Canada's role in OSIRIS-REx
Canada has a unique opportunity to showcase its technical and scientific expertise as part of NASA's OSIRIS-REx mission.
The Canadian Space Agency (CSA)'s contribution to the mission is the OSIRIS-REx Laser Altimeter (OLA), a laser system able to scan the asteroid from up to seven kilometres away. The CSA also supports:
- scientists and engineers on OLA's development and operations team
- scientists from Canadian institutions who are part of the broader OSIRIS-REx science team
Meet OLA and the experts behind Canadian OSIRIS-REx research.
In exchange for contributing the OLA instrument, Canada will receive a portion of the pristine asteroid sample.
A Canadian institution will soon be selected to curate the sample, ensuring its safekeeping and enabling Canadian scientific research.
OLA: OSIRIS-REx Laser Altimeter
The sophisticated laser instrument OLA will map asteroid Bennu. It is designed to:
- scan and measure the surface of the asteroid
- create a highly accurate 3D model
- provide scientists with detailed information about Bennu's shape, distribution of boulders, craters, slopes, and other surface features
- help researchers and mission planners select the best location from which to gather a sample of the asteroid
How OLA works
OLA will be the most sophisticated scanning lidar to ever be used in space. It works by:
- firing short pulses of laser light toward the asteroid
- precisely measuring the time between when those pulses of light are fired, and when they bounce off Bennu's surface and are recaptured by the sensor
While orbiting Bennu, OLA will use two lasers:
- its high-energy laser, for scanning from 1 km to 7.5 km above the asteroid
- its low-energy laser, for rapid imaging 225 m to 1 km above the asteroid
Scientists will use OLA's 3D map to narrow down potential sample areas on asteroid Bennu. OLA data will help answer the following questions:
- Can OSIRIS-REx access the site?
- Can the spacecraft operate at the site without being damaged?
- Is there enough loose surface material to collect?
- What scientific questions can be answered by sampling at this location?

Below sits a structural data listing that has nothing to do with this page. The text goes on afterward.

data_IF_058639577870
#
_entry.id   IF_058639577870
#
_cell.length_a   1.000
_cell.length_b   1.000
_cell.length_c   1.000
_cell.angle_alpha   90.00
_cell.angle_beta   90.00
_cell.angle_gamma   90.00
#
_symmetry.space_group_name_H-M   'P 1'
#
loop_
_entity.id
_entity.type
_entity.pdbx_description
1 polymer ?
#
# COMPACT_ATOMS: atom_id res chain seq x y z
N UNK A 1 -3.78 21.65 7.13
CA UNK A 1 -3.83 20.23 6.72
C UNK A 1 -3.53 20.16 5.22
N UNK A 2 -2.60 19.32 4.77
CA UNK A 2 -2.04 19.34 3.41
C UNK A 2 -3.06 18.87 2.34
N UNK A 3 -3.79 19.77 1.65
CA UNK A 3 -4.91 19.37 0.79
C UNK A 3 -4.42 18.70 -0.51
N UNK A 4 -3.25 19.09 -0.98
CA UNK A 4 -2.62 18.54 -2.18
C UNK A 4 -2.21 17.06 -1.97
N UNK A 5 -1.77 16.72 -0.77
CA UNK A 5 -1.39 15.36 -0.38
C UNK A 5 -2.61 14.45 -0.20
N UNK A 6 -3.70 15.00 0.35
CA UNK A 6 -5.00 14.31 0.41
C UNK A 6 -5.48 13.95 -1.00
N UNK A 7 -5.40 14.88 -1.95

OSIRIS-REx: a far-out opportunity for Canadian experts
OLA development and operations team
OLA was built for the CSA by MDA, a business unit of Maxar, with significant contributions from subcontractor Optech.
This instrument is a hybrid of two other MDA technologies: the lidar on the CSA's weather station aboard the Phoenix Mars Lander, and an instrument flown on the US Air Force eXperimental Satellite System-11 (XSS-11).
OLA's lead instrument scientist is Dr. Michael Daly of York University, an expert on lidar technology and former member of the Canadian Phoenix Mars Lander team. He is assisted by:
- Dr. Catherine Johnson, University of British Columbia
- Dr. Jeff Seabrook, York University
- Dr. Olivier Barnouin, Johns Hopkins University Applied Physics Laboratory
These scientists work together with instrument support engineers from MDA to plan science observations, operate OLA and ensure the health of the instrument. The CSA manages overall OLA operations.
For decades, scientists have studied meteorite fragments recovered on Canadian soil and elsewhere. But when meteors enter our atmosphere, they are exposed to extreme temperatures that bake away some of the key clues scientists have long searched for.
Analyzing the pristine sample returned by OSIRIS-REx could revolutionize our understanding of the solar system's history, how our planet formed, and possibly the origin of water and life on Earth.
Scientists from Canadian institutions
Researchers from around the country were selected to perform investigations that will help unravel Bennu's physical, chemical, and geological mysteries. These teams, which are part of the broader OSIRIS-REx mission, are led by:
- Dr. Edward Cloutis, University of Winnipeg
- Dr. Rebecca Ghent, University of Toronto
- Dr. Alan Hildebrand, University of Calgary
- Dr. Kim Tait, Royal Ontario Museum
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